And I want to speak directly to those who were shielding early in the pandemic and may be anxious about being at greater risk.
Following advice from our senior clinicians, our guidance continues to be that you do not need to shield – except in local lockdown areas – and we will keep this under constant review.
I must emphasise that if all our actions fail to bring the R below 1, then we reserve the right to deploy greater firepower, with significantly greater restrictions.
I fervently want to avoid taking this step, as do the Devolved Administrations, but we will only be able to avoid it if our new measures work and our behaviour changes.
Mr Speaker, we will spare no effort in developing vaccines, treatments and new forms of mass-testing but unless we palpably make progress, we should assume that the restrictions I have announced will remain in place for perhaps six months.
For the time being, this virus is a fact of our lives and I must tell the House and the country that our fight against it will continue.
We will not listen to those who say let the virus rip; nor to those who urge a permanent lockdown; we are taking decisive and appropriate steps to balance saving lives with protecting jobs and livelihoods.
I know all of this will have profound consequences for our constituents, so the government will give the House every opportunity to scrutinise our decisions.
In addition to regular statements and debates, Hon Members will be able to question the government’s scientific advisers more regularly, gain access to data about their constituencies, your constituencies and join daily calls with my RH Friend the Paymaster General.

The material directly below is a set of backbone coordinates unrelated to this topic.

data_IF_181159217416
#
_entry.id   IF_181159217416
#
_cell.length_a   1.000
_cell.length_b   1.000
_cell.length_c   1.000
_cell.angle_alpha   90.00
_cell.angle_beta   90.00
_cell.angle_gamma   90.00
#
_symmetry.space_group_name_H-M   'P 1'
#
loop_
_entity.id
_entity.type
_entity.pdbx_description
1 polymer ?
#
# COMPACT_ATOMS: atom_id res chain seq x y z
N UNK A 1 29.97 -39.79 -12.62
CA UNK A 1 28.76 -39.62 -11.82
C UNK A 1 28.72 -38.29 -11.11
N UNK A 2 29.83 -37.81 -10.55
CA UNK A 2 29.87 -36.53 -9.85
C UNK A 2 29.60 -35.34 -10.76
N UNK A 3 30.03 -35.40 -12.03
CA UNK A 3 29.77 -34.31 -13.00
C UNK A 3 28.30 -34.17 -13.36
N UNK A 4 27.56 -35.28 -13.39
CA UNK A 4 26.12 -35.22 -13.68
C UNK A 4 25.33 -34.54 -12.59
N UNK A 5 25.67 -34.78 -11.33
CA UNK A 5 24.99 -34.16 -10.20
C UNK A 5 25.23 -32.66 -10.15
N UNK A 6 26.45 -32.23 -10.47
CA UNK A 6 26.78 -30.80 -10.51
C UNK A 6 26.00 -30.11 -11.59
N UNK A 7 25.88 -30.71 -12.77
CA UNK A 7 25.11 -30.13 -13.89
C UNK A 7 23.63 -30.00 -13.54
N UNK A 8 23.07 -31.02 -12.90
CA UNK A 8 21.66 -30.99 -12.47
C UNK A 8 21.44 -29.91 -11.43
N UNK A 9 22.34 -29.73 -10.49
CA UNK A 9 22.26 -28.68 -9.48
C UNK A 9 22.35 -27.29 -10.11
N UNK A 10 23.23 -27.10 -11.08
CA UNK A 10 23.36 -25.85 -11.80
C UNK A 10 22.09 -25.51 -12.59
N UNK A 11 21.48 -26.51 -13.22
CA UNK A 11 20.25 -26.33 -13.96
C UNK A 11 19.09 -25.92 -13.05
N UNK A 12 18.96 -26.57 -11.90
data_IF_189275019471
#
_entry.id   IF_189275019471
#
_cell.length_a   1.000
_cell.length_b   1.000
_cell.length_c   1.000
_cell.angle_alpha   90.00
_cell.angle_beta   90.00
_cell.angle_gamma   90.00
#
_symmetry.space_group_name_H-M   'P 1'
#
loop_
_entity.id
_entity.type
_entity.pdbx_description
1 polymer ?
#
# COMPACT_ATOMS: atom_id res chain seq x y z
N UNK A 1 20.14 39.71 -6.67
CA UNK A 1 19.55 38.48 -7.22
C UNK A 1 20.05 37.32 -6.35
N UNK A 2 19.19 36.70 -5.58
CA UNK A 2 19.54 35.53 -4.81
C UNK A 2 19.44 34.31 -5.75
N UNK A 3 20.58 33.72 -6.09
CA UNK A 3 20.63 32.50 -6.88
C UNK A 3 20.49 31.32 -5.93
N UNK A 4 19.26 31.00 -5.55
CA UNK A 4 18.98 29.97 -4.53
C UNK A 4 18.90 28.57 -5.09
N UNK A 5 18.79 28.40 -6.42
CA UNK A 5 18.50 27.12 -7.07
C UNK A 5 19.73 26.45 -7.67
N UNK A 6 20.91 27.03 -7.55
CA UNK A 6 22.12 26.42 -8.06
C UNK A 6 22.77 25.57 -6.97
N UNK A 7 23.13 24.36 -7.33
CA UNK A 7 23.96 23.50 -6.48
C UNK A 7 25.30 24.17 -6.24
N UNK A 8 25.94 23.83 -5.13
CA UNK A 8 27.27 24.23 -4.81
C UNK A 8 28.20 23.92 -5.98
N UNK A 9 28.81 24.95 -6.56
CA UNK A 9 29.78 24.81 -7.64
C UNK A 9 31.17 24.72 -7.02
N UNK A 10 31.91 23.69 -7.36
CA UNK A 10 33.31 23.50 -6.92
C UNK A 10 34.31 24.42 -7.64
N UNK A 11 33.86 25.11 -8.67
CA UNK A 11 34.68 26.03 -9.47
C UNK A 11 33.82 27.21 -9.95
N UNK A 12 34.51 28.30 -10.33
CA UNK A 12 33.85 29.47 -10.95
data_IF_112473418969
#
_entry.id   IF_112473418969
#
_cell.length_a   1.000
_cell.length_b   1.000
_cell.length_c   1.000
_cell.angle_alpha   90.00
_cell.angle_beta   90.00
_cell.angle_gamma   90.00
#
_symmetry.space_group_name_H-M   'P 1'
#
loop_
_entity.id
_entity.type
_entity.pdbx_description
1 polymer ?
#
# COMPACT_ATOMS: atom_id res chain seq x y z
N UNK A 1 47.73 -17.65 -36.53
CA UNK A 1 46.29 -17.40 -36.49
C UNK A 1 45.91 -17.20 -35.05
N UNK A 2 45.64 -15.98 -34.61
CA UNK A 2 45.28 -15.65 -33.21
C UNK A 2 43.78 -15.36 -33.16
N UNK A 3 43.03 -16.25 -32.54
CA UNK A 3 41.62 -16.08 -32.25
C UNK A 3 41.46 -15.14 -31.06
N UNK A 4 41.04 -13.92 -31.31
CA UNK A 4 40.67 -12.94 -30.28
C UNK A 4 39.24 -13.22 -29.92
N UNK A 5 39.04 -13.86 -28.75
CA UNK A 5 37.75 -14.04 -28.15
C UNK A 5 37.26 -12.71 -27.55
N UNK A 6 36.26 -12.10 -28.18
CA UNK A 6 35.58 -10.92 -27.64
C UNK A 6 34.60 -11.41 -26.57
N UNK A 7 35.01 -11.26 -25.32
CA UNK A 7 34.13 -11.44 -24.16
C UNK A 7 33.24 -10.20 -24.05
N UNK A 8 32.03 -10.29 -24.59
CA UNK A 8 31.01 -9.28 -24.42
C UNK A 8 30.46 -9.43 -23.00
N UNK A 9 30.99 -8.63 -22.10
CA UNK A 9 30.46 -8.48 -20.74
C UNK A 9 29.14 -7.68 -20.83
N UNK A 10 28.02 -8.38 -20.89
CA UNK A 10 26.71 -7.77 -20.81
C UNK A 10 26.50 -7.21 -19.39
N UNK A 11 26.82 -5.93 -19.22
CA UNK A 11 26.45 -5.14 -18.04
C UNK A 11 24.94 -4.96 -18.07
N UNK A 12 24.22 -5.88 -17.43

After six months of restrictions, it would be tempting to hope that the threat has faded, and seek comfort in the belief that if you have avoided the virus so far then you are somehow immune.
I have to say that it is that kind of complacency that could be our undoing.
If we fail to act together now we will not only place others at risk but jeopardise our own futures with the more drastic action that we would inevitably be forced to take.
Mr Speaker, no British government would wish to stifle our freedoms in the ways that we have found necessary this year.
Yet even now we can draw some comfort from the fact that schools and universities and places of worship are staying open, shops can serve their customers, construction workers can go to building sites, and the vast majority of the UK economy can continue moving forwards.
We are also, Mr Speaker, better prepared for a second wave, with the ventilators, the PPE, the dexamethasone, the Nightingale Hospitals, and a hundred times as much testing.
So now it falls to each of us and every one of us to remember the basics – wash our hands, cover our faces, observe social distancing – and follow the rules.
Then we can fight back against this virus, shelter our economy from even greater damage, protect the most vulnerable in care homes and hospitals, safeguard our NHS and save many more lives.
And I commend this statement to the House.